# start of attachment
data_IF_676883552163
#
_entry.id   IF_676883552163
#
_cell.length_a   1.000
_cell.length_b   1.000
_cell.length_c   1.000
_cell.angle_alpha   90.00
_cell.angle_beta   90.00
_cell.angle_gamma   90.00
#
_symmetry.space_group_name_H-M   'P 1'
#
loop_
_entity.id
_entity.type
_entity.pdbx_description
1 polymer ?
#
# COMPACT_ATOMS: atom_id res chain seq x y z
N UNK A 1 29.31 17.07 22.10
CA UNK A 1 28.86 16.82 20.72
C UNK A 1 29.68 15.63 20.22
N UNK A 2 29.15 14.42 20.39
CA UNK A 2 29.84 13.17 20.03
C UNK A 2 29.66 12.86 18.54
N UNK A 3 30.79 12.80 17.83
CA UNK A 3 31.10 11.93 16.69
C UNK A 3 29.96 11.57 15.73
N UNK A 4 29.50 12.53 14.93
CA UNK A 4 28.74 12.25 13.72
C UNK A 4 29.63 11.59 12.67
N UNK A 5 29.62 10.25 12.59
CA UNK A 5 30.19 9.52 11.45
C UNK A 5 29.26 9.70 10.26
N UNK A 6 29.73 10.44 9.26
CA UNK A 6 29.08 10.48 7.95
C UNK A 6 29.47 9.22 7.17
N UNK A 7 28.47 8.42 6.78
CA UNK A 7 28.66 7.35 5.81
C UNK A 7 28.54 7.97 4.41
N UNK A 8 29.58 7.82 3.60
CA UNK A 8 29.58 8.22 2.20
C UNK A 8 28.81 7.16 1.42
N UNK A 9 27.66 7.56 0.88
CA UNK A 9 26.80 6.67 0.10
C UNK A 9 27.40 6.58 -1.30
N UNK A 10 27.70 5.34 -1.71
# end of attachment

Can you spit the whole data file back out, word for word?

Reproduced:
data_IF_676883552163
#
_entry.id   IF_676883552163
#
_cell.length_a   1.000
_cell.length_b   1.000
_cell.length_c   1.000
_cell.angle_alpha   90.00
_cell.angle_beta   90.00
_cell.angle_gamma   90.00
#
_symmetry.space_group_name_H-M   'P 1'
#
loop_
_entity.id
_entity.type
_entity.pdbx_description
1 polymer ?
#
# COMPACT_ATOMS: atom_id res chain seq x y z
N UNK A 1 29.31 17.07 22.10
CA UNK A 1 28.86 16.82 20.72
C UNK A 1 29.68 15.63 20.22
N UNK A 2 29.15 14.42 20.39
CA UNK A 2 29.84 13.17 20.03
C UNK A 2 29.66 12.86 18.54
N UNK A 3 30.79 12.80 17.83
CA UNK A 3 31.10 11.93 16.69
C UNK A 3 29.96 11.57 15.73
N UNK A 4 29.50 12.53 14.93
CA UNK A 4 28.74 12.25 13.72
C UNK A 4 29.63 11.59 12.67
N UNK A 5 29.62 10.25 12.59
CA UNK A 5 30.19 9.52 11.45
C UNK A 5 29.26 9.70 10.26
N UNK A 6 29.73 10.44 9.26
CA UNK A 6 29.08 10.48 7.95
C UNK A 6 29.47 9.22 7.17
N UNK A 7 28.47 8.42 6.78
CA UNK A 7 28.66 7.35 5.81
C UNK A 7 28.54 7.97 4.41
N UNK A 8 29.58 7.82 3.60
CA UNK A 8 29.58 8.22 2.20
C UNK A 8 28.81 7.16 1.42
N UNK A 9 27.66 7.56 0.88
CA UNK A 9 26.80 6.67 0.10
C UNK A 9 27.40 6.58 -1.30
N UNK A 10 27.70 5.34 -1.71